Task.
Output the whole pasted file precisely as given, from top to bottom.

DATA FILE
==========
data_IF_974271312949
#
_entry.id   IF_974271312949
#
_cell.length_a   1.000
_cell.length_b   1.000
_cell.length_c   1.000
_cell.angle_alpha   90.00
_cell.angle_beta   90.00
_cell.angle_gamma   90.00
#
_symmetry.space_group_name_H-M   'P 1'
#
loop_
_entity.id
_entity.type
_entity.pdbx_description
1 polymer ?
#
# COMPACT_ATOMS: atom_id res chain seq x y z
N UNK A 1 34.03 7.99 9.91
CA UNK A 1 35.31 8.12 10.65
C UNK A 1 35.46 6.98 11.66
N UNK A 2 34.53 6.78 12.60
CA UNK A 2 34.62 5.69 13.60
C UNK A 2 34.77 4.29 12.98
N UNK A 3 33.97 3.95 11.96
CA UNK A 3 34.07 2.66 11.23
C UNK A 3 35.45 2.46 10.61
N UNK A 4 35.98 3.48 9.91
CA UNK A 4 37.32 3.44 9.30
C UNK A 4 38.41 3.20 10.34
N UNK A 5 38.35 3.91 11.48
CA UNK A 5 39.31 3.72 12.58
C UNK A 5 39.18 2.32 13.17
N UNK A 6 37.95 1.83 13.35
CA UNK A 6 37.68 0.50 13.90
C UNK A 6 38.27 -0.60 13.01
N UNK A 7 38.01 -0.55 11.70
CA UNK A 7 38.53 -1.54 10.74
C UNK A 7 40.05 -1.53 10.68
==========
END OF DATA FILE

data_IF_974271312949
#
_entry.id   IF_974271312949
#
_cell.length_a   1.000
_cell.length_b   1.000
_cell.length_c   1.000
_cell.angle_alpha   90.00
_cell.angle_beta   90.00
_cell.angle_gamma   90.00
#
_symmetry.space_group_name_H-M   'P 1'
#
loop_
_entity.id
_entity.type
_entity.pdbx_description
1 polymer ?
#
# COMPACT_ATOMS: atom_id res chain seq x y z
N UNK A 1 34.03 7.99 9.91
CA UNK A 1 35.31 8.12 10.65
C UNK A 1 35.46 6.98 11.66
N UNK A 2 34.53 6.78 12.60
CA UNK A 2 34.62 5.69 13.60
C UNK A 2 34.77 4.29 12.98
N UNK A 3 33.97 3.95 11.96
CA UNK A 3 34.07 2.66 11.23
C UNK A 3 35.45 2.46 10.61
N UNK A 4 35.98 3.48 9.91
CA UNK A 4 37.32 3.44 9.30
C UNK A 4 38.41 3.20 10.34
N UNK A 5 38.35 3.91 11.48
CA UNK A 5 39.31 3.72 12.58
C UNK A 5 39.18 2.32 13.17
N UNK A 6 37.95 1.83 13.35
CA UNK A 6 37.68 0.50 13.90
C UNK A 6 38.27 -0.60 13.01
N UNK A 7 38.01 -0.55 11.70
CA UNK A 7 38.53 -1.54 10.74
C UNK A 7 40.05 -1.53 10.68